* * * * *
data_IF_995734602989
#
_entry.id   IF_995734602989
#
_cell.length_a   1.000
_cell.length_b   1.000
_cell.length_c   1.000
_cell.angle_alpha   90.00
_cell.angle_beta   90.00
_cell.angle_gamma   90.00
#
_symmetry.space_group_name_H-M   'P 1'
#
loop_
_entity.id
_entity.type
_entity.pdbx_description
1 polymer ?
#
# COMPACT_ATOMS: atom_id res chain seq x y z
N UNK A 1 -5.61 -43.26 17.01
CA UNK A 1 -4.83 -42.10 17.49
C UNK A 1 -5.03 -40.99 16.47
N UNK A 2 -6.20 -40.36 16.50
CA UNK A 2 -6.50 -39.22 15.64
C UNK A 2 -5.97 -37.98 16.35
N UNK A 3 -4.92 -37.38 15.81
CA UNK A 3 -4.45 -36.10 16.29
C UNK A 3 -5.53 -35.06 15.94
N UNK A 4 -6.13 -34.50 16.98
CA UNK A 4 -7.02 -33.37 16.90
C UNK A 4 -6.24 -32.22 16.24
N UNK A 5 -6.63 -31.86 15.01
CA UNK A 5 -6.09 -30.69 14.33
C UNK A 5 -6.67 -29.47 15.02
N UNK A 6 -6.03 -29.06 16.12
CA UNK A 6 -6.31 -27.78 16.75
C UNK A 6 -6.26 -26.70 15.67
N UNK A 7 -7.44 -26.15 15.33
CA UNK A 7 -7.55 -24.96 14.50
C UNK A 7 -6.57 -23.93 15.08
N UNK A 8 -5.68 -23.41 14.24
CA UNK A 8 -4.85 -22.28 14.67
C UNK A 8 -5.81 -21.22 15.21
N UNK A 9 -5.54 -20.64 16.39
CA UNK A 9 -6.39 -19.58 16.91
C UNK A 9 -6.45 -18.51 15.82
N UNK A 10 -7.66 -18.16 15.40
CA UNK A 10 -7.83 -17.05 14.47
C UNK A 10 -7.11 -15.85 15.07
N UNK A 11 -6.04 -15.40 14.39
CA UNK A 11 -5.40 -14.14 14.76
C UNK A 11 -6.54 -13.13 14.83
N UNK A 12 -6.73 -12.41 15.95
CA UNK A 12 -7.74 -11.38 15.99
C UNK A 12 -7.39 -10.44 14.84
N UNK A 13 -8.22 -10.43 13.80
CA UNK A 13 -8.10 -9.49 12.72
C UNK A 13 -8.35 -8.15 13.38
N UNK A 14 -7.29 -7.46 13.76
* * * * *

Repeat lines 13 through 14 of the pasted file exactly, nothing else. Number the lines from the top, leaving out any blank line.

#
loop_